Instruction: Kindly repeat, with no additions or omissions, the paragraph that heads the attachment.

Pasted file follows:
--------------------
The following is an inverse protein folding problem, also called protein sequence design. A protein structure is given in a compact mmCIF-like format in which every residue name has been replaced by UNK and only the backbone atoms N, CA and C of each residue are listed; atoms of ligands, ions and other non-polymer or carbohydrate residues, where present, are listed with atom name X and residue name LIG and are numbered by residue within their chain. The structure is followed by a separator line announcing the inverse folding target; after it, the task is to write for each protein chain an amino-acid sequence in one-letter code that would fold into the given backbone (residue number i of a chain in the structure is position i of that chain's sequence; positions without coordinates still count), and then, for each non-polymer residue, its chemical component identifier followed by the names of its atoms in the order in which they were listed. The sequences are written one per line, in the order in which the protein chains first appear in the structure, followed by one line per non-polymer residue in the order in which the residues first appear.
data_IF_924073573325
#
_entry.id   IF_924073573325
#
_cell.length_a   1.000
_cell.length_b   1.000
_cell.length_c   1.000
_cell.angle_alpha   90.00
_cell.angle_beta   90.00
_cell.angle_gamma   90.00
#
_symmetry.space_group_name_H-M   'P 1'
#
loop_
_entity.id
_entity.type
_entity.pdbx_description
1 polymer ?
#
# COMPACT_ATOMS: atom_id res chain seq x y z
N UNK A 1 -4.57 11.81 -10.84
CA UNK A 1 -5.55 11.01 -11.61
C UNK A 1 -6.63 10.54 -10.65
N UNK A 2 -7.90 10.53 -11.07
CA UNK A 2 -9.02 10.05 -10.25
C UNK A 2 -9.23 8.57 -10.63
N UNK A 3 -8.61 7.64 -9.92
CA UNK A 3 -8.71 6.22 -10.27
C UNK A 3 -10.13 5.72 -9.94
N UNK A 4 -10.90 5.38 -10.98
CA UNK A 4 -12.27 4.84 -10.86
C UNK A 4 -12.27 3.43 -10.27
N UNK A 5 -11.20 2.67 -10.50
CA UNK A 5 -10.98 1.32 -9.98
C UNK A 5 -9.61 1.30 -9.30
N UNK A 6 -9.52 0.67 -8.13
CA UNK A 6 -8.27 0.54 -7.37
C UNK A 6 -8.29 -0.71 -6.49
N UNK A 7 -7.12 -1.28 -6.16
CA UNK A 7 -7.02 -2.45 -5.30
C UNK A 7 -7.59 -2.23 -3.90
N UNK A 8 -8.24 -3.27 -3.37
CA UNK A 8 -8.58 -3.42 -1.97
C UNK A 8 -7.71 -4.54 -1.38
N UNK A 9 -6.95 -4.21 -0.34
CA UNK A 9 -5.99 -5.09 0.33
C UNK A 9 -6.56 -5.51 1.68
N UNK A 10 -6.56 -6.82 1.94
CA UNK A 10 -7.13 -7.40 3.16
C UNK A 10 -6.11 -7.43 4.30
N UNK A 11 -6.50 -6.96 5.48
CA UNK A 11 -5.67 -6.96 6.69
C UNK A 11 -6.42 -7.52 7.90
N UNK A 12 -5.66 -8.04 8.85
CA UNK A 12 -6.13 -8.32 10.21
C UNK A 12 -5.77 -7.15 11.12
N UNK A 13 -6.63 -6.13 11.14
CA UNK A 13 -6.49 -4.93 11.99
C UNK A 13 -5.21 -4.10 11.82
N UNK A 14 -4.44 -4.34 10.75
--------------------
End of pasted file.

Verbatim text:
The following is an inverse protein folding problem, also called protein sequence design. A protein structure is given in a compact mmCIF-like format in which every residue name has been replaced by UNK and only the backbone atoms N, CA and C of each residue are listed; atoms of ligands, ions and other non-polymer or carbohydrate residues, where present, are listed with atom name X and residue name LIG and are numbered by residue within their chain. The structure is followed by a separator line announcing the inverse folding target; after it, the task is to write for each protein chain an amino-acid sequence in one-letter code that would fold into the given backbone (residue number i of a chain in the structure is position i of that chain's sequence; positions without coordinates still count), and then, for each non-polymer residue, its chemical component identifier followed by the names of its atoms in the order in which they were listed. The sequences are written one per line, in the order in which the protein chains first appear in the structure, followed by one line per non-polymer residue in the order in which the residues first appear.